WannaCry / WannaCrypt ransomware attack has spread throughout the world. Affecting organizations in over 150 countries, tallied damage includes more than 200,000 people infected with the malware and roughly $28,463 paid in bitcoin to decrypt files. And that number may only increase unless companies act to mitigate the threat. Some reports indicate the ransomware attack has been slowed but there are fears we haven’t seen the last of the damage. Desk of EC-Council Group CISO has issued an updated cyber security briefing on standard precautions to protect your systems.
What is WANNACRYPT (WannaCry / Wcry)?
A new ransomware attack, perhaps the largest so far, was designed to work only against unpatched Windows 7 and Windows Server 2008 (or earlier OS) systems. 200K machines have been infected in just a few days.
- Arrives via phishing email (pdf) and spreads like a worm using covert channels and exploiting the Windows SMB vulnerability (aka EternalBlue), which was fixed by Microsoft in March (MS17-010)
- Payload delivered via exploit running as a service
- It performs encryption in the background, with key-built in (no contact to C2 necessary)
- Uses tor to stay anonymous
- Drops ransom notes in 25+ languages
- Encrypts shared and local files (176 types of files)
Ransom note demands $300 within 3 days or $600 within 6 days or lose files. There is no guarantee of recovery of files.
The CISO Guide to WannaCry malware
Patch and update immediately
- Windows machines and servers (MS released patches for legacy versions)
- EternalBlue exploit (MS17-010)
Prevent phishing mails and suspicious attachments
Prepare users (User Awareness Script)
- Remind them how to recognize phishing mails
- Tell them not to click suspicious attachments
- Tell them what to do if they think they are infected – disconnect from the network and report to Infosec team / IT team, for example.
Block SMB (Port 445) and Rdp on servers
Improve detection by implementing IoCs into SoC and timely incident response
Perform backup and database integrity checks periodically
Ensure Antivirus And Antimalware is up to date and have latest definitions to prevent infection
- Report to law enforcement agencies and ISAC (where applicable)
- Activate your incident response plan
User Awareness Script to avoid phishing, attachments, response and report
As you may have heard, in last few days a massive cyber attack has infected machines around the world. The attack, called “WannaCry”, locks users out of their own systems and demands a ransom payment to release files. WannaCry has so far has impacted over 120 countries (and counting) and a large number of computers.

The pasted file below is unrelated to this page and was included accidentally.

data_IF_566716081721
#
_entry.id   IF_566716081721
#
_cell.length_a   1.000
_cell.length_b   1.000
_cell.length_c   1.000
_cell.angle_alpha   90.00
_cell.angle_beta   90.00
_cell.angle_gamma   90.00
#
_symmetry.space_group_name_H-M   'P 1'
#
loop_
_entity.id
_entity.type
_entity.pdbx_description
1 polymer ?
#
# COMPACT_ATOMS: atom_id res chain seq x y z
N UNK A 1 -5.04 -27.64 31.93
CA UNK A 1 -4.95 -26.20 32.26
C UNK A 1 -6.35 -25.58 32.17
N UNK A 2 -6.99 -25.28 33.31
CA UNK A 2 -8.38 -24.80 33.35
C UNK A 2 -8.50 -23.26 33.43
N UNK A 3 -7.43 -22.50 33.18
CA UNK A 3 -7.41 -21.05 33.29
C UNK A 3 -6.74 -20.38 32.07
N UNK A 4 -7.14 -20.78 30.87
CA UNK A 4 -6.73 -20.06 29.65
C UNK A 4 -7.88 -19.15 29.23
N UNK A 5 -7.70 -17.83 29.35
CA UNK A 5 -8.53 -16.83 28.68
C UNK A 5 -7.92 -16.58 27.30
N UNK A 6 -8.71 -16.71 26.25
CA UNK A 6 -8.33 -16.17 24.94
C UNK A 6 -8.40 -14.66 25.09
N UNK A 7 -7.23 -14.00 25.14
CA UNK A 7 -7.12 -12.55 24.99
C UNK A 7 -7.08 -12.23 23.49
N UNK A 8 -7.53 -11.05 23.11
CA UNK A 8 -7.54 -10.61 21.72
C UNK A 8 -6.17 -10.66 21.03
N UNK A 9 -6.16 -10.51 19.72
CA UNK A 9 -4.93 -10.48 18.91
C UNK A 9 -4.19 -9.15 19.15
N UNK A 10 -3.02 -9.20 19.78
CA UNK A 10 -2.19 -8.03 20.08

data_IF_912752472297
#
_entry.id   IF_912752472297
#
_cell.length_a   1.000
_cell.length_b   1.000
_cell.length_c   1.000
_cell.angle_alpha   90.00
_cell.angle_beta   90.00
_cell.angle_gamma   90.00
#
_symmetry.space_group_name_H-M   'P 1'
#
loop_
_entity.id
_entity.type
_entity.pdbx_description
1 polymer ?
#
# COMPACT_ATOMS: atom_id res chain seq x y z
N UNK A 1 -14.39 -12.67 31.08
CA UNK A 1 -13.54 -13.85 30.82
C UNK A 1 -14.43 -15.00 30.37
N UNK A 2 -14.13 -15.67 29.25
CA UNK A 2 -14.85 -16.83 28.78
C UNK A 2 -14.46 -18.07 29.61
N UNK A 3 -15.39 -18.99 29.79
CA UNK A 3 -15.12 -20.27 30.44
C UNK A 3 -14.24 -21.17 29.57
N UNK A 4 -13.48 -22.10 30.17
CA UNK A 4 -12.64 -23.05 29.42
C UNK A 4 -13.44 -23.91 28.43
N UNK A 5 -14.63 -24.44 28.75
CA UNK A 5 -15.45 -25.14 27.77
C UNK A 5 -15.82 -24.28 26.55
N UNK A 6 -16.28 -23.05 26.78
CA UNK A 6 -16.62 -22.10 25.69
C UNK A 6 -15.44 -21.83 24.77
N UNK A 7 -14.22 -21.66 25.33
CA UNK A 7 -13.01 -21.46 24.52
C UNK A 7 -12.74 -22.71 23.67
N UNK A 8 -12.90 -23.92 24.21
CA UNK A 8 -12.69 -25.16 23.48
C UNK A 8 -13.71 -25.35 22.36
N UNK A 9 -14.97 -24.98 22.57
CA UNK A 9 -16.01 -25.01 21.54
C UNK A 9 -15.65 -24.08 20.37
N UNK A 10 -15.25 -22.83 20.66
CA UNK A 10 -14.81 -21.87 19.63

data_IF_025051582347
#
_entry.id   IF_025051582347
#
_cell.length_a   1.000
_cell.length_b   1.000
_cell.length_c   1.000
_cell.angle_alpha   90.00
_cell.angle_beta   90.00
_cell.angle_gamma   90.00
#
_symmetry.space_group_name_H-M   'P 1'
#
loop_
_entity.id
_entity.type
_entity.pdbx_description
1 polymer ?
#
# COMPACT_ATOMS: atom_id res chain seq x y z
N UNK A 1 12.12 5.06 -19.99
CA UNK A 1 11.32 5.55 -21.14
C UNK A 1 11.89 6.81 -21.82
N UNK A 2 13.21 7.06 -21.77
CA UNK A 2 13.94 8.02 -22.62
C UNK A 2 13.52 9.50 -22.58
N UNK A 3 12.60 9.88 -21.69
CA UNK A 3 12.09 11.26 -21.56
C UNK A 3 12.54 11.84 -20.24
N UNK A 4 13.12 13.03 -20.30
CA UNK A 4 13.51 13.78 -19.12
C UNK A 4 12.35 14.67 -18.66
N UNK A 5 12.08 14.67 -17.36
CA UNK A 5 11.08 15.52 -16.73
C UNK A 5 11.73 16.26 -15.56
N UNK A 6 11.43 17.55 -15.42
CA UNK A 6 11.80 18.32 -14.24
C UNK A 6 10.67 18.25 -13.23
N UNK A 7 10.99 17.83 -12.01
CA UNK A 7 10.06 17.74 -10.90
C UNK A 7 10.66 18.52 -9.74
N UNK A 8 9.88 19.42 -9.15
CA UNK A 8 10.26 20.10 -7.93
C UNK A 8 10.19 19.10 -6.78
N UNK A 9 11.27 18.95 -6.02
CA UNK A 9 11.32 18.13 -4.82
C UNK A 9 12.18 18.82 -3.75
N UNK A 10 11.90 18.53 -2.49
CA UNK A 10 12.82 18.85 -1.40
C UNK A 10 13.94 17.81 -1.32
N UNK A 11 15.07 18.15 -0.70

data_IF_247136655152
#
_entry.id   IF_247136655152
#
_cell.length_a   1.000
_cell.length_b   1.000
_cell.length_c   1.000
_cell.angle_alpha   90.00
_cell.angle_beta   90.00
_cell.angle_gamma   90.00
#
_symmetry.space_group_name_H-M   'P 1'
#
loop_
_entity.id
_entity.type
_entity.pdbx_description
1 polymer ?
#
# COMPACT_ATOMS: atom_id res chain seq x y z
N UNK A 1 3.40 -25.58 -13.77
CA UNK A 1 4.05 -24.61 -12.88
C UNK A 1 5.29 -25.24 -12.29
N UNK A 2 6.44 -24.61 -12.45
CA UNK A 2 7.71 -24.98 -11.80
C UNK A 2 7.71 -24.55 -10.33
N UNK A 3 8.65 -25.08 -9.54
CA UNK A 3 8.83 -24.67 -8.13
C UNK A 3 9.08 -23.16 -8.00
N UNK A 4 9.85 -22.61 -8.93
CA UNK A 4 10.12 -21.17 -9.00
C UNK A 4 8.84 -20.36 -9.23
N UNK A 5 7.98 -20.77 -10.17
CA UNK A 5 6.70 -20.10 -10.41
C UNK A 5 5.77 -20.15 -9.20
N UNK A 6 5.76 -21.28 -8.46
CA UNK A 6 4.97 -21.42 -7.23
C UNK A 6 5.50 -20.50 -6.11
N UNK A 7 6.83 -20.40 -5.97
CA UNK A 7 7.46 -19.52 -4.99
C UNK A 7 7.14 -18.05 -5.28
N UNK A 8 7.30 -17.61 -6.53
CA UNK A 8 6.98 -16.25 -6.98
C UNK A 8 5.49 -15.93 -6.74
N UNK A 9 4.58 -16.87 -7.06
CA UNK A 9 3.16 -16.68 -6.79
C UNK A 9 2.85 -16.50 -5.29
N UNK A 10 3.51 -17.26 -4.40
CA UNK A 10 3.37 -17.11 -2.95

In this heightened situation, we request you to stay vigilant while using your computers. While dealing with any emails from any unknown email address, do not click any link or open any unknown attachments.
We request you to follow the best practices outlined below while performing your daily operations:
- Do not open attachments in unsolicited e-mails, even if they come from people in your contact list.
- Do not click on any URLs contained in an unsolicited e-mail.
- Report any suspicious emails or attachments to the IT/IS team.
- Follow the Computer Usage policy.
- Do not download software, videos, MP3s, etc.
- Check that your antivirus is updated and running in any machine you are using.
- Backup your critical data periodically.
If you believe your computer has been infected, immediately disconnect your machine from the network by pulling the LAN cable out of the port in your computer and call the information security team. Do not try to restore any data on your own.
CISO Signature Block
This briefing is for informational purposes only and should not be utilized as a solution to the WannaCry attack. If you believe you have been affected or have questions on how to remediate, reach out to a security consulting company.
Source from EC-Council: EC-Council Issues WannaCry Briefing